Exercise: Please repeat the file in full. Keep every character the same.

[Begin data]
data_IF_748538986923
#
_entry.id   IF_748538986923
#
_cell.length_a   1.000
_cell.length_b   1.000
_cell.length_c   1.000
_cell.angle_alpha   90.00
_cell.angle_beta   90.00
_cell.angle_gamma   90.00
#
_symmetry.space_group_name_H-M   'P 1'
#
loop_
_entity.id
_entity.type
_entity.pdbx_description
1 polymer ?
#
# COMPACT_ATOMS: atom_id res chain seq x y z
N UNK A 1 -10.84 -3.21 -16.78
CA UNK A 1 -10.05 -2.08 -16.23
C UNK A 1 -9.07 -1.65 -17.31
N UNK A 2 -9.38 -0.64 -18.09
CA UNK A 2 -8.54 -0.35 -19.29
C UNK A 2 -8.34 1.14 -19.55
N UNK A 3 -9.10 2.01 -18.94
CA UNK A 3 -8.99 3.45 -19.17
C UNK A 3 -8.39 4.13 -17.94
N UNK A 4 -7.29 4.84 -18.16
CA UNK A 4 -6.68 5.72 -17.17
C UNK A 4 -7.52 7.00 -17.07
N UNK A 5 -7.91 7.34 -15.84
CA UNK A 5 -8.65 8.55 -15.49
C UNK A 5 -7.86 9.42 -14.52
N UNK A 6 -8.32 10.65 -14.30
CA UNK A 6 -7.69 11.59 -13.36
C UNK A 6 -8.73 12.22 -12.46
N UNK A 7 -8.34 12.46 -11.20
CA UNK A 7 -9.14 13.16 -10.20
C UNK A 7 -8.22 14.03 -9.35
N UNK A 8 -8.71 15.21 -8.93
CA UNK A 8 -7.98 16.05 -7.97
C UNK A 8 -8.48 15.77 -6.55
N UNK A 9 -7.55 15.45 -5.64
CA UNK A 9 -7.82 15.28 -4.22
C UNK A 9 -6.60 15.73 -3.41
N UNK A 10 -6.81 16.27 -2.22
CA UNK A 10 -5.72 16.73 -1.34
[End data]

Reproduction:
data_IF_748538986923
#
_entry.id   IF_748538986923
#
_cell.length_a   1.000
_cell.length_b   1.000
_cell.length_c   1.000
_cell.angle_alpha   90.00
_cell.angle_beta   90.00
_cell.angle_gamma   90.00
#
_symmetry.space_group_name_H-M   'P 1'
#
loop_
_entity.id
_entity.type
_entity.pdbx_description
1 polymer ?
#
# COMPACT_ATOMS: atom_id res chain seq x y z
N UNK A 1 -10.84 -3.21 -16.78
CA UNK A 1 -10.05 -2.08 -16.23
C UNK A 1 -9.07 -1.65 -17.31
N UNK A 2 -9.38 -0.64 -18.09
CA UNK A 2 -8.54 -0.35 -19.29
C UNK A 2 -8.34 1.14 -19.55
N UNK A 3 -9.10 2.01 -18.94
CA UNK A 3 -8.99 3.45 -19.17
C UNK A 3 -8.39 4.13 -17.94
N UNK A 4 -7.29 4.84 -18.16
CA UNK A 4 -6.68 5.72 -17.17
C UNK A 4 -7.52 7.00 -17.07
N UNK A 5 -7.91 7.34 -15.84
CA UNK A 5 -8.65 8.55 -15.49
C UNK A 5 -7.86 9.42 -14.52
N UNK A 6 -8.32 10.65 -14.30
CA UNK A 6 -7.69 11.59 -13.36
C UNK A 6 -8.73 12.22 -12.46
N UNK A 7 -8.34 12.46 -11.20
CA UNK A 7 -9.14 13.16 -10.20
C UNK A 7 -8.22 14.03 -9.35
N UNK A 8 -8.71 15.21 -8.93
CA UNK A 8 -7.98 16.05 -7.97
C UNK A 8 -8.48 15.77 -6.55
N UNK A 9 -7.55 15.45 -5.64
CA UNK A 9 -7.82 15.28 -4.22
C UNK A 9 -6.60 15.73 -3.41
N UNK A 10 -6.81 16.27 -2.22
CA UNK A 10 -5.72 16.73 -1.34